3. Try this: Share about places you like to visit, how long your commute to work is and other forms of transportation in your life, like riding your bike to a coffee shop or walking down the block to visit a friend.

    Ask: Where is your favorite place? How often do you go there? What do you like about it? How do you get there?

Bithi sits on a motorcycle with her parents


Holidays can be a fun topic to share about in letters. It’s likely that the child you sponsor celebrates many of the holidays you do. Every child in the program even receives a gift at Christmas. So sharing about holiday celebrations is totally fine (and encouraged), but here are a few quick guidelines to keep in mind:

  1. Gifts. It’s OK to share about a gift you received or plan to give for a particular celebration. But avoid pictures of Christmas trees laden with gifts or a pile of gifts as tall as your daughter at her birthday party. Don’t include photos or descriptions of particularly expensive gifts such as jewelry, airline tickets, vehicles or designer bags.
  2. Food. Sharing about food is a way for your sponsored child and you to share culture, memories, daily life and traditions with each other. However, avoid pictures of excess food. This can include a spread on a Thanksgiving table, a barbecue or a buffet.

Try this: Share whom you celebrate holidays with, what your favorite holiday tradition is, a memory of your aunt teaching you how to cook turkey for Thanksgiving, etc.

Ask: What is your favorite holiday? Why is it your favorite? Do you celebrate [approaching holiday]?


It’s OK to write about trips in your letters. You can share new memories, updated pictures of you family and beautiful pictures of local nature or wildlife you experienced on your trip. Just be cautious about some details.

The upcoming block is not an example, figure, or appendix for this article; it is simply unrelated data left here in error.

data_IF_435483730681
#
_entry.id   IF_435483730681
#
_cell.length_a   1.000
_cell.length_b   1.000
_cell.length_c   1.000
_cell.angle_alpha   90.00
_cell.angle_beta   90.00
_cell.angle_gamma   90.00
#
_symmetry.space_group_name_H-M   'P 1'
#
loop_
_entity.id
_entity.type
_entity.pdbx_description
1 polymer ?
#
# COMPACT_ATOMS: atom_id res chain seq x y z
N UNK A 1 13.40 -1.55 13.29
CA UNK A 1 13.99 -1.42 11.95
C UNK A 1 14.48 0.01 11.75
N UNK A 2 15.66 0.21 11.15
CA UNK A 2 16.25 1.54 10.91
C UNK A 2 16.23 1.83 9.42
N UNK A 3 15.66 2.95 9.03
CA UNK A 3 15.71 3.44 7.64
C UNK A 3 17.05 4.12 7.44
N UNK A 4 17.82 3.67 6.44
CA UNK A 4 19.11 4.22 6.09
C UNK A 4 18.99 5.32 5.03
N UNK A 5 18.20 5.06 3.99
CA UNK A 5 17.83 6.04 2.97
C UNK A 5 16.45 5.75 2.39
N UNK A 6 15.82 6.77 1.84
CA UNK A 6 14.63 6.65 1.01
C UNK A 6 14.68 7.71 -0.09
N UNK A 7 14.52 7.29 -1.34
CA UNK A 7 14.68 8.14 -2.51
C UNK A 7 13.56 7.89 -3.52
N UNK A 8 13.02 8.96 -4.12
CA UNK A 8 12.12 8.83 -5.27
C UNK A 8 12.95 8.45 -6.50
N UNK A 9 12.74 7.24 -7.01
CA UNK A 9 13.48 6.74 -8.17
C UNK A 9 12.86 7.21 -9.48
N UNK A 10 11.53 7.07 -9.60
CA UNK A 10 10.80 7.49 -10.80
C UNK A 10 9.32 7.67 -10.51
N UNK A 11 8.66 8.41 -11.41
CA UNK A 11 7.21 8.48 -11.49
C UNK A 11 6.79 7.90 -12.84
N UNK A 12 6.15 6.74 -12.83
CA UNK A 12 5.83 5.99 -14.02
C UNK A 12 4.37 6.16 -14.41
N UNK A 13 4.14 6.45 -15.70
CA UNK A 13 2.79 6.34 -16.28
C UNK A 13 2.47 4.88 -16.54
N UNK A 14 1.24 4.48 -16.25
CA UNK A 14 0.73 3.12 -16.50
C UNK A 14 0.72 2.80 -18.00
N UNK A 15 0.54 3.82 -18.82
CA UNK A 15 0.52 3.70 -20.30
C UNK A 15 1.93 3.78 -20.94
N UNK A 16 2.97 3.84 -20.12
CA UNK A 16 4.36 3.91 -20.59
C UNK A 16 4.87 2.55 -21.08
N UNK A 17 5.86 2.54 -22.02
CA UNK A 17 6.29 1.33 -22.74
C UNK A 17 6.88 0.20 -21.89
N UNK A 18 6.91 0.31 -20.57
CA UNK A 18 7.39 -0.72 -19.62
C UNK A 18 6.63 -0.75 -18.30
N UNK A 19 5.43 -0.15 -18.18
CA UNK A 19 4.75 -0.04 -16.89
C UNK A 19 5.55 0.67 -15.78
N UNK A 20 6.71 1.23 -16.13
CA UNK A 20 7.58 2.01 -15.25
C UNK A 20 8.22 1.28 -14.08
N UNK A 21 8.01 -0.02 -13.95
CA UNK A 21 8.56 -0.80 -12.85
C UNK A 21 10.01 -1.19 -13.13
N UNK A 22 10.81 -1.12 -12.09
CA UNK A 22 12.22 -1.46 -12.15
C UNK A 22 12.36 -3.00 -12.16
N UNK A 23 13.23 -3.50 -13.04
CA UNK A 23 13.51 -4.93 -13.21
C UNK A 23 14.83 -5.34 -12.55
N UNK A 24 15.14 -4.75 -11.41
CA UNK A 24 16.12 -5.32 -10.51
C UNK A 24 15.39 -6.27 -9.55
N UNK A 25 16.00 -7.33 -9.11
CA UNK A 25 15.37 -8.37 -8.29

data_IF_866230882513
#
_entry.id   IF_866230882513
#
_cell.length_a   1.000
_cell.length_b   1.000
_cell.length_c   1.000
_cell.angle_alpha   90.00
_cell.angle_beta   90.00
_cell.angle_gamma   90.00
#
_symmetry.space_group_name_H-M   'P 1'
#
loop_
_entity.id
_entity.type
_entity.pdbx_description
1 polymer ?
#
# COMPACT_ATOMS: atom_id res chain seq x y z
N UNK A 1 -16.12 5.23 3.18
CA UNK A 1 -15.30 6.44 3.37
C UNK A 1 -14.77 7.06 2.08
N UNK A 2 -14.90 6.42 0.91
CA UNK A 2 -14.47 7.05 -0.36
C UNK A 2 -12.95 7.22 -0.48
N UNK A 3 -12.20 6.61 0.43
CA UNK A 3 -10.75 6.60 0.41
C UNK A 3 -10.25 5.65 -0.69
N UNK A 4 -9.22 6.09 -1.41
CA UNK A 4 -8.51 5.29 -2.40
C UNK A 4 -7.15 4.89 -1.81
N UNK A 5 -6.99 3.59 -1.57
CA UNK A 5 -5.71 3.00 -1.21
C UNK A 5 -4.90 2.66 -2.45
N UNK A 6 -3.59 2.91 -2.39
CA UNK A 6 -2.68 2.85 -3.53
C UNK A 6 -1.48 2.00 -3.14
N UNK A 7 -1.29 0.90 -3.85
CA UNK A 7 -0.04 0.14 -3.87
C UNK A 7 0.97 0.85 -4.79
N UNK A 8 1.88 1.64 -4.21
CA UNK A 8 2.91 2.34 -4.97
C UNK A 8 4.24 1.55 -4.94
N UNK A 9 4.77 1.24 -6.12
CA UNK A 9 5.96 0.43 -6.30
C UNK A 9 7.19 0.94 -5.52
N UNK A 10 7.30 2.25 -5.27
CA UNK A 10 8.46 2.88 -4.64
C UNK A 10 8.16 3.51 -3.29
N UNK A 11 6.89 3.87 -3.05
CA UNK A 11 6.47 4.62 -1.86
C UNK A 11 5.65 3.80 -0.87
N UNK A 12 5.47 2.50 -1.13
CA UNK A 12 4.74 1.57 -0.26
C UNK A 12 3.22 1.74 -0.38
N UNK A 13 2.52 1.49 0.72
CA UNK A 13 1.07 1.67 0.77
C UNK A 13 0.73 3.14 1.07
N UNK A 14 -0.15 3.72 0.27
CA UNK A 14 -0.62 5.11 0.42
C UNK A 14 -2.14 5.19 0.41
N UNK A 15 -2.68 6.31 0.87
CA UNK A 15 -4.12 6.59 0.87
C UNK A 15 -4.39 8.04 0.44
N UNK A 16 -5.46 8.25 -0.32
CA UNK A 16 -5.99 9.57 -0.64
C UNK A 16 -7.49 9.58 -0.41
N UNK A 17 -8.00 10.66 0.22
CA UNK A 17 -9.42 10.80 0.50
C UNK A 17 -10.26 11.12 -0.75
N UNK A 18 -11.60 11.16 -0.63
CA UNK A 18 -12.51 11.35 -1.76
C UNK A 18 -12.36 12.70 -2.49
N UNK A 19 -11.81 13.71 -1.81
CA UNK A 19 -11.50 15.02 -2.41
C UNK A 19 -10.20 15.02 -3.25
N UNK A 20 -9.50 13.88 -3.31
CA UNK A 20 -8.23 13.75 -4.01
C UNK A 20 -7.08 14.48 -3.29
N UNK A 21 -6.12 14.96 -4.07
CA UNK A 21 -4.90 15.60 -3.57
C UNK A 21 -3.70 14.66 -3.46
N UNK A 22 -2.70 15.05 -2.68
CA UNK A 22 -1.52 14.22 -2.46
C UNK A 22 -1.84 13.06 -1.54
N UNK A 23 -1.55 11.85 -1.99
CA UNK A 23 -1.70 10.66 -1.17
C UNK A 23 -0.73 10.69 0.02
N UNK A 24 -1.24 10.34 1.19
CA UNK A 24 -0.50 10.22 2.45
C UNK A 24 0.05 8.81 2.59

1. Frequent trips. Perhaps you travel a lot for your job or for fun. If you are a frequent traveler, consider leaving some trips out of your letters to your sponsored child. They may become discouraged that they do not get to travel like you do.
  2. Luxury locations or items from a vacation. Anniversary trips, graduation trips, etc. It’s OK to mention that you’re going on these trips, but just be careful not to send photos of anything that might otherwise call attention to the contrast of the situation compared with your sponsored child’s life.

Try this: Share about whether you prefer the country or city. Describe a funny story about your kids from vacation without mentioning where you were when it happened. Share about your delight in God’s creation and how you love to see the beach or rock formations — without going into too much detail about your recent vacation to see them.

Ask: Have you always lived where you do now? Do you prefer to spend time indoors or outdoors? What is your favorite part of nature where you live?


I know it’s easy to get bogged down by the don’ts. Reading a giant list of what not to include can feel paralyzing and lead you to hesitate to even start that next letter.

Please don’t be discouraged, though. Never underestimate the impact your letters could have on the child you sponsor. Letters are a way to make sure they feel noticed and loved. Letters remind them that they are valuable, thought of and interesting. For more inspiration and ideas on what to write, check out these resources: Sponsors Share Their Best Letter Writing Tips and 12 Ideas for Writing to the Child You Sponsor.

Write to the child you sponsor today!